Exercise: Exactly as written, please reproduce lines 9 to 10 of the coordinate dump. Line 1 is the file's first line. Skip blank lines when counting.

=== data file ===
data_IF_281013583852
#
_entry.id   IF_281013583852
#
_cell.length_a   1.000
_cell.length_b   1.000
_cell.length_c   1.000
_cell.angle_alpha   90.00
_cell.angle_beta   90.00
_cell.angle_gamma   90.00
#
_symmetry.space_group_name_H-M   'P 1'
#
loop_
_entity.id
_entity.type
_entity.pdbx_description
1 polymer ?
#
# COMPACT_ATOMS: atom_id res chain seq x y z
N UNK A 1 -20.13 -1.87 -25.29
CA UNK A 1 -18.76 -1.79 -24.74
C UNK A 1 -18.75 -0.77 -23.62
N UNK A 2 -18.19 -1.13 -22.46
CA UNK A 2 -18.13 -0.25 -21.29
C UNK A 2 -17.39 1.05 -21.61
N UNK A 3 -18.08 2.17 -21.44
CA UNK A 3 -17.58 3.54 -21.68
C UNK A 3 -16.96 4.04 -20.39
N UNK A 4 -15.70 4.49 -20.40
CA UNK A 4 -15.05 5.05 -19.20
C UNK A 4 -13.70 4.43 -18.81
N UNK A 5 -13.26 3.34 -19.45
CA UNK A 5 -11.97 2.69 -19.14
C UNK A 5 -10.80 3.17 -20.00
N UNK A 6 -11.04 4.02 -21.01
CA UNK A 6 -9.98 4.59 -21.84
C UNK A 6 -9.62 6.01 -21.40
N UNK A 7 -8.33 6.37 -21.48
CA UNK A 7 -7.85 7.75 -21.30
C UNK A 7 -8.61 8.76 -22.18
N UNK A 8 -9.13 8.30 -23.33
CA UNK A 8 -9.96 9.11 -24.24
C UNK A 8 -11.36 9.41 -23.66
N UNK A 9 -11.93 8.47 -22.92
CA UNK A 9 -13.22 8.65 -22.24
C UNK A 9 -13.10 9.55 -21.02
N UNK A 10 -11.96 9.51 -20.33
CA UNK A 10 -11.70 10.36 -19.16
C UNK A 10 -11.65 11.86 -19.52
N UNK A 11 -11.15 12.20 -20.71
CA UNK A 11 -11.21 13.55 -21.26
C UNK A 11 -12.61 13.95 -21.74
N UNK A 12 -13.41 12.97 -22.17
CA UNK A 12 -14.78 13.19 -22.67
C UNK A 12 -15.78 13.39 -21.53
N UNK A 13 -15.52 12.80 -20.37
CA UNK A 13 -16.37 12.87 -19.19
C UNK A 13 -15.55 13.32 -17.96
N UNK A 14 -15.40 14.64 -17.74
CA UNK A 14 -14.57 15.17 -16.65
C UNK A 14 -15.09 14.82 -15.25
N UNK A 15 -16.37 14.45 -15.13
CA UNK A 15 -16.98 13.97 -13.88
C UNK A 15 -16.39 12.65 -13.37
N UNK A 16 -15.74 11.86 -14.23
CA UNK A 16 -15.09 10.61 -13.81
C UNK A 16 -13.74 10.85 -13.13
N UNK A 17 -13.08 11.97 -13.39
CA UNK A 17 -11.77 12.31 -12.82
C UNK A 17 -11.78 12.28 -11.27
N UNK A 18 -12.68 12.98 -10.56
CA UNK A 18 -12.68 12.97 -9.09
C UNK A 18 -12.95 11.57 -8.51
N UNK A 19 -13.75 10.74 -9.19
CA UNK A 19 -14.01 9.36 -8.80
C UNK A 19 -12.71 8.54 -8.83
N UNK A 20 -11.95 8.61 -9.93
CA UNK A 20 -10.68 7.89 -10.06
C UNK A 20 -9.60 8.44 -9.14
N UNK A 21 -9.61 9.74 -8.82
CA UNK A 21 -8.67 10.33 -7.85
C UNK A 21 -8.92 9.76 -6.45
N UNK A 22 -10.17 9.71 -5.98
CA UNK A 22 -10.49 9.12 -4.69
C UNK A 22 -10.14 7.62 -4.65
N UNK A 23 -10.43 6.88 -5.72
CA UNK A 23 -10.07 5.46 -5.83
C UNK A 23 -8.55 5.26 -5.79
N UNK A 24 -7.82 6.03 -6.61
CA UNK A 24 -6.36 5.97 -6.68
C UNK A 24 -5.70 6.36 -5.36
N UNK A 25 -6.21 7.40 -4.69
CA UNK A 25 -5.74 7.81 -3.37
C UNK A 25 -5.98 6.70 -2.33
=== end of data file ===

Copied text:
_cell.angle_beta   90.00
_cell.angle_gamma   90.00